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Literary Criticism Canadian

Indigenous Women's Writing and the Cultural Study of Law

by (author) Cheryl Suzack

University of Toronto Press, Scholarly Publishing Division
Initial publish date
May 2017
Canadian, Native American Studies, Gender Studies, General, General
  • Paperback / softback

    Publish Date
    Apr 2017
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  • Hardback

    Publish Date
    May 2017
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  • eBook

    Publish Date
    May 2017
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In Indigenous Women’s Writing and the Cultural Study of Law, Cheryl Suzack explores Indigenous women’s writing in the post-civil rights period through close-reading analysis of major texts by Leslie Marmon Silko, Beatrice Culleton Mosionier, Louise Erdrich, and Winona LaDuke.


Working within a transnational framework that compares multiple tribal national contexts and U.S.-Canadian settler colonialism, Suzack sheds light on how these Indigenous writers use storytelling to engage in social justice activism by contesting discriminatory tribal membership codes, critiquing the dispossession of Indigenous women from their children, challenging dehumanizing blood quantum codes, and protesting colonial forms of land dispossession. Each chapter in this volume aligns a court case with a literary text to show how literature contributes to self-determination struggles. Situated at the intersections of critical race, Indigenous feminist, and social justice theories, Indigenous Women’s Writing and the Cultural Study of Law crafts an Indigenous-feminist literary model in order to demonstrate how Indigenous women respond to the narrow vision of law by recuperating other relationships–to themselves, the land, the community, and the settler-nation.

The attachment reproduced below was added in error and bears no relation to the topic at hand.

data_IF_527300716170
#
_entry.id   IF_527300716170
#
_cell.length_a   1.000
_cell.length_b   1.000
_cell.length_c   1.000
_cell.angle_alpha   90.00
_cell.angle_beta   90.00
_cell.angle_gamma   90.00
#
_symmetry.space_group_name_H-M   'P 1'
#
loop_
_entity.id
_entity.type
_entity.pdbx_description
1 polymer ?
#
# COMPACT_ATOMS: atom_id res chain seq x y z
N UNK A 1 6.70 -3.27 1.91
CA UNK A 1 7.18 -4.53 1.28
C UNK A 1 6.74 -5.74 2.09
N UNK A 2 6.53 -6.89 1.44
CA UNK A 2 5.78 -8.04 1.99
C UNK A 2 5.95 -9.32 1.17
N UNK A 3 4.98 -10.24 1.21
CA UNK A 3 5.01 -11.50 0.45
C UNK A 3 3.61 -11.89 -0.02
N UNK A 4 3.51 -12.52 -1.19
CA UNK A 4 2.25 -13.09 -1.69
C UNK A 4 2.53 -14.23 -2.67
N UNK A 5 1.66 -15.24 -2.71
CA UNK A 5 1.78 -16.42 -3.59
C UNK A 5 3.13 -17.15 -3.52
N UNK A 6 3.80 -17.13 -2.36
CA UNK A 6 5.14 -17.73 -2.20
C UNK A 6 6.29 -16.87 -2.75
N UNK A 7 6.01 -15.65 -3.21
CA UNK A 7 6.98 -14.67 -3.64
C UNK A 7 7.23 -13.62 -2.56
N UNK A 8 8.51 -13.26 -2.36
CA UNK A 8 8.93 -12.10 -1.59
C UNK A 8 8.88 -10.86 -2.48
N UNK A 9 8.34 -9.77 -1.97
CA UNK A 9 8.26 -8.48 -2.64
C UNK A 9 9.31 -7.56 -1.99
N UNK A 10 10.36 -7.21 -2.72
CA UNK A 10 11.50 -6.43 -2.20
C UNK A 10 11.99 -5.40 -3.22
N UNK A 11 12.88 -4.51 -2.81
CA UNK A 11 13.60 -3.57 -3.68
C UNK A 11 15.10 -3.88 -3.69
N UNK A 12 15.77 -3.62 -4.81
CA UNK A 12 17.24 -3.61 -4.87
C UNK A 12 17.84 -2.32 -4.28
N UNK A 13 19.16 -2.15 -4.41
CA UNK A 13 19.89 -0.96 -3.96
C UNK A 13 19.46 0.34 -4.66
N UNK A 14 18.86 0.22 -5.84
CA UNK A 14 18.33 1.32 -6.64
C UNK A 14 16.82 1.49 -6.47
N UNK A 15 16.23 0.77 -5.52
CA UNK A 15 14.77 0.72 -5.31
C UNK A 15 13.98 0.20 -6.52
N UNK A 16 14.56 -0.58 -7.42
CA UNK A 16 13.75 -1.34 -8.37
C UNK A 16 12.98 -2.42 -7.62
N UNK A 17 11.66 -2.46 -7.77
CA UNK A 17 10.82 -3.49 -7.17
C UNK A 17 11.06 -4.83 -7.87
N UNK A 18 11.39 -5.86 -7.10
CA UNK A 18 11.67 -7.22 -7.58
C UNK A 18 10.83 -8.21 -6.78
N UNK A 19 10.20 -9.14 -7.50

About the author

Cheryl Suzack is a Ph.D. candidate in English at the University of Alberta and a member of the Batchewana First Nations of Ojibways. She is currently working on a dissertation entitled, “Strategies for Cross-Cultural Exchange: Native North American Women’s Writing and the Politics of Location.

Cheryl Suzack's profile page

Other titles by Cheryl Suzack